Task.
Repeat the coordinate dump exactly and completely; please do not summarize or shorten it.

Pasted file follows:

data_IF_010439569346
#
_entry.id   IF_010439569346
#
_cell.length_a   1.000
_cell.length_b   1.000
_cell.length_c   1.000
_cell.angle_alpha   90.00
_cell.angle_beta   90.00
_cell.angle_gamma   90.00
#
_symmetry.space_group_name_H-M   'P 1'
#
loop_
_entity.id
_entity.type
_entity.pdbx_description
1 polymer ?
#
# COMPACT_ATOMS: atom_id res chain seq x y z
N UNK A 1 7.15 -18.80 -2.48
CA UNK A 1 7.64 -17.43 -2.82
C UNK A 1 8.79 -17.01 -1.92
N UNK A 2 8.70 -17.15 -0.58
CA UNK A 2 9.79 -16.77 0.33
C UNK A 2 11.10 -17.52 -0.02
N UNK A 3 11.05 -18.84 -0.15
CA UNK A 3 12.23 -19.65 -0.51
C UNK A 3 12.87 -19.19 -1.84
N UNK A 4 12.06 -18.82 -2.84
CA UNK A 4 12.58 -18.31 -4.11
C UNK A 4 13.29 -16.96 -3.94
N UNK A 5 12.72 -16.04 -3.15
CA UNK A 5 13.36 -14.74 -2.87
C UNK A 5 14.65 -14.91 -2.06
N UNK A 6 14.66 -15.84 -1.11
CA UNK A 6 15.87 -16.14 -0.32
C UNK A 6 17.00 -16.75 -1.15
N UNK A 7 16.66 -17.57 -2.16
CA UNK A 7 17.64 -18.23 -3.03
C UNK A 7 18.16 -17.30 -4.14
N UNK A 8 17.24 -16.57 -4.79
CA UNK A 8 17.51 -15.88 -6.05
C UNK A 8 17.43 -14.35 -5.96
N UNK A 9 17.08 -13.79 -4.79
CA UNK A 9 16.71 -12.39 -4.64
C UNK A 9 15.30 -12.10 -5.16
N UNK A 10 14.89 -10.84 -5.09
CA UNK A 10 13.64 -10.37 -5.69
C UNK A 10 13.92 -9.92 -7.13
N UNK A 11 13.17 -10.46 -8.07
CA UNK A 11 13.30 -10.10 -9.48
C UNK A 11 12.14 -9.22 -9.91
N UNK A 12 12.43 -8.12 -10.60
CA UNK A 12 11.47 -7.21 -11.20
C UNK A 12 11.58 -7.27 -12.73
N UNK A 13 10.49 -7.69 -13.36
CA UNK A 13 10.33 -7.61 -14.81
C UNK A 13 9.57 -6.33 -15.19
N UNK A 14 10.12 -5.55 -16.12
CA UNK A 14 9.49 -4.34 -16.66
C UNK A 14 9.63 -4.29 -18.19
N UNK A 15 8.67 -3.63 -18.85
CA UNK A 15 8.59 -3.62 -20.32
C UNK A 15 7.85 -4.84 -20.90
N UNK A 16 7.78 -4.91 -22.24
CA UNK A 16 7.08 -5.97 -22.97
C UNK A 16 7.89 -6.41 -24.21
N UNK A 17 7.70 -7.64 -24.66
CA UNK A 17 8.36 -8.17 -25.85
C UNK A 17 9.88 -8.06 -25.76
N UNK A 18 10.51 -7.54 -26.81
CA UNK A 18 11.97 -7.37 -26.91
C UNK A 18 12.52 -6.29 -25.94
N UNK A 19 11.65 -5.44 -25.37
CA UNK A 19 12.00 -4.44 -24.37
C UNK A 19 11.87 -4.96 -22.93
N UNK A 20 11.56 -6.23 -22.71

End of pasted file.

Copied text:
data_IF_010439569346
#
_entry.id   IF_010439569346
#
_cell.length_a   1.000
_cell.length_b   1.000
_cell.length_c   1.000
_cell.angle_alpha   90.00
_cell.angle_beta   90.00
_cell.angle_gamma   90.00
#
_symmetry.space_group_name_H-M   'P 1'
#
loop_
_entity.id
_entity.type
_entity.pdbx_description
1 polymer ?
#
# COMPACT_ATOMS: atom_id res chain seq x y z
N UNK A 1 7.15 -18.80 -2.48
CA UNK A 1 7.64 -17.43 -2.82
C UNK A 1 8.79 -17.01 -1.92
N UNK A 2 8.70 -17.15 -0.58
CA UNK A 2 9.79 -16.77 0.33
C UNK A 2 11.10 -17.52 -0.02
N UNK A 3 11.05 -18.84 -0.15
CA UNK A 3 12.23 -19.65 -0.51
C UNK A 3 12.87 -19.19 -1.84
N UNK A 4 12.06 -18.82 -2.84
CA UNK A 4 12.58 -18.31 -4.11
C UNK A 4 13.29 -16.96 -3.94
N UNK A 5 12.72 -16.04 -3.15
CA UNK A 5 13.36 -14.74 -2.87
C UNK A 5 14.65 -14.91 -2.06
N UNK A 6 14.66 -15.84 -1.11
CA UNK A 6 15.87 -16.14 -0.32
C UNK A 6 17.00 -16.75 -1.15
N UNK A 7 16.66 -17.57 -2.16
CA UNK A 7 17.64 -18.23 -3.03
C UNK A 7 18.16 -17.30 -4.14
N UNK A 8 17.24 -16.57 -4.79
CA UNK A 8 17.51 -15.88 -6.05
C UNK A 8 17.43 -14.35 -5.96
N UNK A 9 17.08 -13.79 -4.79
CA UNK A 9 16.71 -12.39 -4.64
C UNK A 9 15.30 -12.10 -5.16
N UNK A 10 14.89 -10.84 -5.09
CA UNK A 10 13.64 -10.37 -5.69
C UNK A 10 13.92 -9.92 -7.13
N UNK A 11 13.17 -10.46 -8.07
CA UNK A 11 13.30 -10.10 -9.48
C UNK A 11 12.14 -9.22 -9.91
N UNK A 12 12.43 -8.12 -10.60
CA UNK A 12 11.47 -7.21 -11.20
C UNK A 12 11.58 -7.27 -12.73
N UNK A 13 10.49 -7.69 -13.36
CA UNK A 13 10.33 -7.61 -14.81
C UNK A 13 9.57 -6.33 -15.19
N UNK A 14 10.12 -5.55 -16.12
CA UNK A 14 9.49 -4.34 -16.66
C UNK A 14 9.63 -4.29 -18.19
N UNK A 15 8.67 -3.63 -18.85
CA UNK A 15 8.59 -3.62 -20.32
C UNK A 15 7.85 -4.84 -20.90
N UNK A 16 7.78 -4.91 -22.24
CA UNK A 16 7.08 -5.97 -22.97
C UNK A 16 7.89 -6.41 -24.21
N UNK A 17 7.70 -7.64 -24.66
CA UNK A 17 8.36 -8.17 -25.85
C UNK A 17 9.88 -8.06 -25.76
N UNK A 18 10.51 -7.54 -26.81
CA UNK A 18 11.97 -7.37 -26.91
C UNK A 18 12.52 -6.29 -25.94
N UNK A 19 11.65 -5.44 -25.37
CA UNK A 19 12.00 -4.44 -24.37
C UNK A 19 11.87 -4.96 -22.93
N UNK A 20 11.56 -6.23 -22.71